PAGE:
For decades now disability rights activists and related organisations have been campaigning for better communication and interactions between the disability community and that of the powers of law enforcement, due to the sometimes tragic consequences that have resulted from these interactions. Sad to say, the statistics show that in America the disabled are more likely to be shot at and injured than able-bodied people. Recent cases of the last couple of years include a mentally ill veteran called Stanley Gibson who was shot by police in the course of a fracas in 2011, and this past summer, 2013, Dainell Simmons, a long-term resident at a care facility, died after being shot with a stun gun. In 2011 police in Houston shot a double amputee for allegedly “threatening” them with an object that turned out to be a pen.
The lack of understanding about disability-related issues causes problems during arrests, in court, in mediation, in prisons and jails and just about every aspect of the legal and justice system. However it is hoped that things are about to change, following a grant from the US Department of Justice of nearly half a million dollars, to establish a national centre for outreach, education and more, so as to bridge the gap between the disabled community and the law enforcement one. The goal is that of reducing the risk of negative and harmful interactions between these two groups and creates a safer environment for all.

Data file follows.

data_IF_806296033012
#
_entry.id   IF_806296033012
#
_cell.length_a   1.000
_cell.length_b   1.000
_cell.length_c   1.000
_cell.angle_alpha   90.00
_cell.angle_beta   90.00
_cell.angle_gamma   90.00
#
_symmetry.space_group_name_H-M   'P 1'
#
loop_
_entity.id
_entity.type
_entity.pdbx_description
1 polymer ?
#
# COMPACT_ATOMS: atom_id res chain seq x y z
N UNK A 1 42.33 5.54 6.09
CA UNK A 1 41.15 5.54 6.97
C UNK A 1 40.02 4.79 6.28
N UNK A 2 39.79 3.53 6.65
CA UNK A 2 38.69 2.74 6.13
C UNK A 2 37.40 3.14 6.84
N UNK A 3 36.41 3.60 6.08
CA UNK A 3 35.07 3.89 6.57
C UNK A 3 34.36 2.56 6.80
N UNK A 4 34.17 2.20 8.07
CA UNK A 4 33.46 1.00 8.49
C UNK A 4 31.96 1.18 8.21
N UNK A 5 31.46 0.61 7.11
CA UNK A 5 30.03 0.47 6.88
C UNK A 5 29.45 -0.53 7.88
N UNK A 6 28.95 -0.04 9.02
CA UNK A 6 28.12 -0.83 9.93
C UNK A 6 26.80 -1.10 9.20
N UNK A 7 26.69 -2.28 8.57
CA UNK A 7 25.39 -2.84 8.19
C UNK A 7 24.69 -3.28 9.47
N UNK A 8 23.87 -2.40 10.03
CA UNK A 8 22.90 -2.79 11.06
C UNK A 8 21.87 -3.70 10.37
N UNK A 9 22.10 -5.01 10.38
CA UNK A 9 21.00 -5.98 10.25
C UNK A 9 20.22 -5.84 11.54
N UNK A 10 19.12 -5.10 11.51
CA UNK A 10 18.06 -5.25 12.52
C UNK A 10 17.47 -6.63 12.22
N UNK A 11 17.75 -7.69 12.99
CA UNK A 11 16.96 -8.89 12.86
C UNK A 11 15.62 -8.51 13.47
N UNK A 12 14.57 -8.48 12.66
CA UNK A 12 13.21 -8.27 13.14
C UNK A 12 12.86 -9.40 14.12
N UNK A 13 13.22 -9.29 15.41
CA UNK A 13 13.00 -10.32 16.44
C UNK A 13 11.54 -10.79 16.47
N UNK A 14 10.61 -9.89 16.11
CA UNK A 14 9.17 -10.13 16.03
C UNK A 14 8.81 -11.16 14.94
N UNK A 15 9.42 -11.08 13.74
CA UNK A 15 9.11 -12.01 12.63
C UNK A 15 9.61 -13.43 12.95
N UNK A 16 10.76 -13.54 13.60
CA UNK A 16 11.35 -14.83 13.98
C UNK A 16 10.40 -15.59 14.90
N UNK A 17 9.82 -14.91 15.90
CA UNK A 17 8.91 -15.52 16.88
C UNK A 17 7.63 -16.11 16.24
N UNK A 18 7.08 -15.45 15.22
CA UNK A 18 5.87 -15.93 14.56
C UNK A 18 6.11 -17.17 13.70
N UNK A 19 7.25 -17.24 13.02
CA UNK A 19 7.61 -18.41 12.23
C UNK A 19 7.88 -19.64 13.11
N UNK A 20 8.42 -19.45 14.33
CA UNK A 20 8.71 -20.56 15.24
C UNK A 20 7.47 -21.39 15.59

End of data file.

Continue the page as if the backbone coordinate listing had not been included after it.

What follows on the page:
One of the initiatives planned is to give officers special training in dealing with disabled people, both those with physical mobility problems, in wheelchairs, etc., and also those with mental and cognitive disabilities, who may have trouble understanding and complying with commands from the police (this kind of training is considered paramount, following the kind of tragic deaths described above of Dainell Simmons and Stanley Gibson). Given that some developmentally disabled people use wheelchairs and ventilators, the police need to know how to handle them safely to reduce the risks of injuries and deaths, and the same training will apply to all wheelchair users, not just those with mental problems.
There will be experts available to provide advice and consulting, and victim advocates to help disabled people who need help with the process of going to court. The DOJ grant in combination with the support of partner organizations should help get this ambitious project off the ground, until such time as it becomes self-supporting.
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